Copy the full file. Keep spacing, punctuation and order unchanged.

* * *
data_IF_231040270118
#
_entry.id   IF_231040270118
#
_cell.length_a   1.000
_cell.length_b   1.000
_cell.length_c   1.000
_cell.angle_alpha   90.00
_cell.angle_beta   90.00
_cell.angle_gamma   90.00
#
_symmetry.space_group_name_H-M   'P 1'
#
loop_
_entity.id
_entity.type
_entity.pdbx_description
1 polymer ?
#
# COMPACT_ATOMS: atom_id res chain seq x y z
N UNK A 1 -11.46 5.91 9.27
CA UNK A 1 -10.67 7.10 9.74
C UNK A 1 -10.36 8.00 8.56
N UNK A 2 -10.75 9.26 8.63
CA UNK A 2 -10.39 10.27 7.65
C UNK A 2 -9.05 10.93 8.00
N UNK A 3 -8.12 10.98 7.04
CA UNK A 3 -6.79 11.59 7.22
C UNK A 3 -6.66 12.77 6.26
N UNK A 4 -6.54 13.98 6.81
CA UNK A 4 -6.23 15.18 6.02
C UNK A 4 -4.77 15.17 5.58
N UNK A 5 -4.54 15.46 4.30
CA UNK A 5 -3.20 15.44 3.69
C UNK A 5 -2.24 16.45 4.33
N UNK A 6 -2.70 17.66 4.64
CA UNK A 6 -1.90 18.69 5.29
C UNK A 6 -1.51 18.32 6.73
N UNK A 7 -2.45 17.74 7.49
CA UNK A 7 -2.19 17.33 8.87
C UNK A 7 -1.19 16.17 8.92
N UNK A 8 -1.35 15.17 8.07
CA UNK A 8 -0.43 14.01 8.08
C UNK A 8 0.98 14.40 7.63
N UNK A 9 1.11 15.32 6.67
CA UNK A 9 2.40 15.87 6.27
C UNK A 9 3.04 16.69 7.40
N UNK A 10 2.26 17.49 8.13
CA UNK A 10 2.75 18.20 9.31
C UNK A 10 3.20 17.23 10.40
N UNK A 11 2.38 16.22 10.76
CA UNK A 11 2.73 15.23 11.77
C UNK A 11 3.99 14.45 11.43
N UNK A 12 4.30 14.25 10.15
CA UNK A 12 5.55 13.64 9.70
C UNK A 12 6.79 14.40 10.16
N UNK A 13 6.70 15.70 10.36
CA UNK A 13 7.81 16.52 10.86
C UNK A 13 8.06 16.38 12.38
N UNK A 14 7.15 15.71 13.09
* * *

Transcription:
data_IF_231040270118
#
_entry.id   IF_231040270118
#
_cell.length_a   1.000
_cell.length_b   1.000
_cell.length_c   1.000
_cell.angle_alpha   90.00
_cell.angle_beta   90.00
_cell.angle_gamma   90.00
#
_symmetry.space_group_name_H-M   'P 1'
#
loop_
_entity.id
_entity.type
_entity.pdbx_description
1 polymer ?
#
# COMPACT_ATOMS: atom_id res chain seq x y z
N UNK A 1 -11.46 5.91 9.27
CA UNK A 1 -10.67 7.10 9.74
C UNK A 1 -10.36 8.00 8.56
N UNK A 2 -10.75 9.26 8.63
CA UNK A 2 -10.39 10.27 7.65
C UNK A 2 -9.05 10.93 8.00
N UNK A 3 -8.12 10.98 7.04
CA UNK A 3 -6.79 11.59 7.22
C UNK A 3 -6.66 12.77 6.26
N UNK A 4 -6.54 13.98 6.81
CA UNK A 4 -6.23 15.18 6.02
C UNK A 4 -4.77 15.17 5.58
N UNK A 5 -4.54 15.46 4.30
CA UNK A 5 -3.20 15.44 3.69
C UNK A 5 -2.24 16.45 4.33
N UNK A 6 -2.70 17.66 4.64
CA UNK A 6 -1.90 18.69 5.29
C UNK A 6 -1.51 18.32 6.73
N UNK A 7 -2.45 17.74 7.49
CA UNK A 7 -2.19 17.33 8.87
C UNK A 7 -1.19 16.17 8.92
N UNK A 8 -1.35 15.17 8.07
CA UNK A 8 -0.43 14.01 8.08
C UNK A 8 0.98 14.40 7.63
N UNK A 9 1.11 15.32 6.67
CA UNK A 9 2.40 15.87 6.27
C UNK A 9 3.04 16.69 7.40
N UNK A 10 2.26 17.49 8.13
CA UNK A 10 2.75 18.20 9.31
C UNK A 10 3.20 17.23 10.40
N UNK A 11 2.38 16.22 10.76
CA UNK A 11 2.73 15.23 11.77
C UNK A 11 3.99 14.45 11.43
N UNK A 12 4.30 14.25 10.15
CA UNK A 12 5.55 13.64 9.70
C UNK A 12 6.79 14.40 10.16
N UNK A 13 6.70 15.70 10.36
CA UNK A 13 7.81 16.52 10.86
C UNK A 13 8.06 16.38 12.38
N UNK A 14 7.15 15.71 13.09